Soft investments must also contribute to the bottom line
Corporate Social Investment is the new buzzword. It is the magic answer to all our social shortcomings, it is the wave of expectations that now floods every aspect of the business environment, and it helps us on our way to entitlement where we become more and more attuned to the misguided idea that getting something for nothing is the way the world works.
Corporate Social Investment is a noble thing. There is nothing wrong with helping communities to improve their lives, with showing kindness and charity, and with relaying some of the benefit a company accrues by operating in a certain community, back to that community.
The exploitative side of Corporate Social Investment is that it is just another form of tax. If a company is not seen as being CSI compliant and willing, it is penalised when it comes to government tenders, prospecting licences, trade licences, regulatory approval, and human resources management. In short, companies who do not practise CSI, soon find themselves in hot water. But essentially it remains a tax.
Of course, this observation begs the question, What part of the normal tax companies pay actually goes to social investment? The answer can not be anything but philosophical since such a large part of the budget is spent on social categories like education, health and housing. But how much end up in tangible projects and not as salaries?
However, it is not the ethical side of CSI that occupies my mind, it is the way companies handle every new additional claim on their revenues in an attempt to stem the tide of expectations originating from the something for nothing premise.
It is not easy to draw up a list of all the claims on companies in various guises over, say the past twenty years. It is a long list, and it will include the many poverty alleviation strategies we have encountered under how many different names.
But it seems companies, and entrepreneurs, do not survive without reason. In short, they are successful because they are resourceful. And if a company or an entrepreneur does not possess this quality first, over the long-term, failing any government hand-outs, fishing concessions, mining concessions, protected trade licenses, and nepotism and graft, it will not survive. Therefore, entities that are in business to generate a profit so that they can pay tax, must come up with resourceful ways to handle, and survive, the plethora of claims on their revenue.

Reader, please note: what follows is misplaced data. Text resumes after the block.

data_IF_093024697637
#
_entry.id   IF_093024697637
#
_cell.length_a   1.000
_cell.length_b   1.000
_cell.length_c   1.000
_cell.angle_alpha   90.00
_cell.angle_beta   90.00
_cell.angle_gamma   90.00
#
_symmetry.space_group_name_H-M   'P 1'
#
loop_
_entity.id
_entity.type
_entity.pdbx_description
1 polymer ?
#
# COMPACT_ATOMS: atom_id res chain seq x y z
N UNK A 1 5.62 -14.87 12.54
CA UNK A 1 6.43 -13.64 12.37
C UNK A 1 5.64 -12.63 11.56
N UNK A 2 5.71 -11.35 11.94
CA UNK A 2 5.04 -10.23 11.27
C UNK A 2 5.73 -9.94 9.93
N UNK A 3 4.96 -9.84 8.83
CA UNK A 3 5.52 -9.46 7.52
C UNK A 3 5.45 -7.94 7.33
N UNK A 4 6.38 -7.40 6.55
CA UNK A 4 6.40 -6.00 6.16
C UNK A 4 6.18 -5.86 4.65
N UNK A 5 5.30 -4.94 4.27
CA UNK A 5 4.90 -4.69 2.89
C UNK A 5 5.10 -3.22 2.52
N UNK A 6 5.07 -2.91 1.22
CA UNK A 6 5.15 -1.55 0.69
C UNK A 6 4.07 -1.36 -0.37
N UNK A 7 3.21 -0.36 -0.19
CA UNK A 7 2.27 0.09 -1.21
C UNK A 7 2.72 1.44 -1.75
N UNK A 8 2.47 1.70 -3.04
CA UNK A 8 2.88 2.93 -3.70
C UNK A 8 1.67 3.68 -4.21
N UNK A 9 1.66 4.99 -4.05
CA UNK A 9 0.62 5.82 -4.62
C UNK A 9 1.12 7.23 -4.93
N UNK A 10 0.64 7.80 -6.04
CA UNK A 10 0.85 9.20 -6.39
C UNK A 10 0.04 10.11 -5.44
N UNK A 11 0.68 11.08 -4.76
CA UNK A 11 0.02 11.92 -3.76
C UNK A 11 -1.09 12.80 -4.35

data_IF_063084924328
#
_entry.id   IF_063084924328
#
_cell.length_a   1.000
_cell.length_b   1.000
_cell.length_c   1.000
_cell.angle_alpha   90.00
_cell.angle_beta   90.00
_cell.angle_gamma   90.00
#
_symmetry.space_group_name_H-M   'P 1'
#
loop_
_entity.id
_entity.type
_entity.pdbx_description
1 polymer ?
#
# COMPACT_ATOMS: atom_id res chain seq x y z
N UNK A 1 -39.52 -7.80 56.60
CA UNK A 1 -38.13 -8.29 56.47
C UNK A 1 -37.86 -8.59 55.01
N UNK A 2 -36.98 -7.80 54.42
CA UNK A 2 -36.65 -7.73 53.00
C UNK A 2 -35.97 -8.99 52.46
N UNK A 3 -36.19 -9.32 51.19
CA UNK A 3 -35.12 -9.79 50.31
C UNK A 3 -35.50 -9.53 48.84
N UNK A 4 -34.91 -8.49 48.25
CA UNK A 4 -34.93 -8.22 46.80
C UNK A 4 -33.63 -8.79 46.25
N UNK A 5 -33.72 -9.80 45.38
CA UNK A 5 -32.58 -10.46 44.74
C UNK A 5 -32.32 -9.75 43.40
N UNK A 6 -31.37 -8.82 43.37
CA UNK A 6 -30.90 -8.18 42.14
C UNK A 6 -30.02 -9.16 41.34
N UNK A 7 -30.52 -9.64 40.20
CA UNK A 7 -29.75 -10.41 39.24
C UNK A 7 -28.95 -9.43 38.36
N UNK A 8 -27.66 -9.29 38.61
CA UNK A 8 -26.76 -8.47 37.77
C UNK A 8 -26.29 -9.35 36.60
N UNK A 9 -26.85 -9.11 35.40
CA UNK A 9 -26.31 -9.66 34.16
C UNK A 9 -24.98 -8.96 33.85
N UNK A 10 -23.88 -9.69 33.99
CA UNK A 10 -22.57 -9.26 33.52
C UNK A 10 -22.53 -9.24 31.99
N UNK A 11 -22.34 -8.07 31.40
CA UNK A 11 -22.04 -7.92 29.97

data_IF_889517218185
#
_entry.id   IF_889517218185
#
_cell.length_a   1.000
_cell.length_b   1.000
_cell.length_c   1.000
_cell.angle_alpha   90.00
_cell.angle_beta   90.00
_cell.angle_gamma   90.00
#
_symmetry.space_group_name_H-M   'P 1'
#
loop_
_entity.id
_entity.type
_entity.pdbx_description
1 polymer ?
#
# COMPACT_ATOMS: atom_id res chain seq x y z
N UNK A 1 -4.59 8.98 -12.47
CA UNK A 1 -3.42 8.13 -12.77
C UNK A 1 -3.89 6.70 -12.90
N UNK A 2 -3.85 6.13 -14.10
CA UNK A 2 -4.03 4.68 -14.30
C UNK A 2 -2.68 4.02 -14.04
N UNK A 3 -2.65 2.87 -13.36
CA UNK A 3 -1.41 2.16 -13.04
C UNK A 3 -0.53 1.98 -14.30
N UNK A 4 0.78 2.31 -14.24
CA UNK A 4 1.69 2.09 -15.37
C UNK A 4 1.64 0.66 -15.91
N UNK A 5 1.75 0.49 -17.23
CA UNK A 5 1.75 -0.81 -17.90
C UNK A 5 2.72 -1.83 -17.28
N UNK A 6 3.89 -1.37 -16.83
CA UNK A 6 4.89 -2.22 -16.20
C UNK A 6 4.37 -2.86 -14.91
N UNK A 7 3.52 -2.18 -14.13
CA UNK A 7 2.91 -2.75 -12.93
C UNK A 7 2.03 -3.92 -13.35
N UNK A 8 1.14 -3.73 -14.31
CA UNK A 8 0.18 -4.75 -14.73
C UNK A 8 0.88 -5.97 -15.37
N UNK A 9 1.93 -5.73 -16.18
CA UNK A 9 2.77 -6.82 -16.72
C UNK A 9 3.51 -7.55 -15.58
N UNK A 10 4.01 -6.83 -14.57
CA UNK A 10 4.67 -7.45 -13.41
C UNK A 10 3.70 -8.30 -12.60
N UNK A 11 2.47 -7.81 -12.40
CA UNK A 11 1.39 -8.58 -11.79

Renaming and rebranding are just two such simple, but very effective measures to maintain a publishable CSI window, and to ensure that the company stays within the budget by which it is operated.
It was quire revealing to learn recently that many companies, including parastatals, do not draft a new budget or change an existing board-approved one, when a new claim for Corporate Social Investment arises. They simply rename the existing allocation to fit whatever new prosperity plan is put on the table.
In a sense, this is just re-allocating the existing social spend, to fit a new profile, then splash it lavishly, and pay gullible public relations people to spread the message. Voila, Corporate Social Investment accomplished, and everybody is happy. Nobody loses faith and the drivers of the new claims can go back and tell their entitled constituency, so much and so much have been pledged by such and such a company.
Of course, the company must make it look tangible and real. That is where the PR parade comes in handy. But remember, companies are not fond of giving stuff away for nothing. Whether it is a fancy corporate gift, an outright bribe, or support on the community side, they always want a return on investment. Serious companies with serious CSI budgets actually employ analysts to research and calculate the multiplier effect of every buck they spend on so-called social investments. That is the sole reason why they pick their projects so carefully. This is particularly relevant for a new company that does not make a profit yet.
And even parastatals are forced to do the same. The hypocrisy of it all is that parastatals have the government as shareholder, whose interest they must protect. I believe this is perhaps one of the reasons why parastatals’ CSI is so modest compared to privately owned companies. But there is no way I can prove this.
Perhaps the one good aspect of CSI is that it is a subtle bribe in the form of an additional tax that hopefully benefits more than just one individual and his cronies. At least, the PR people make sure it happens and stays in the open.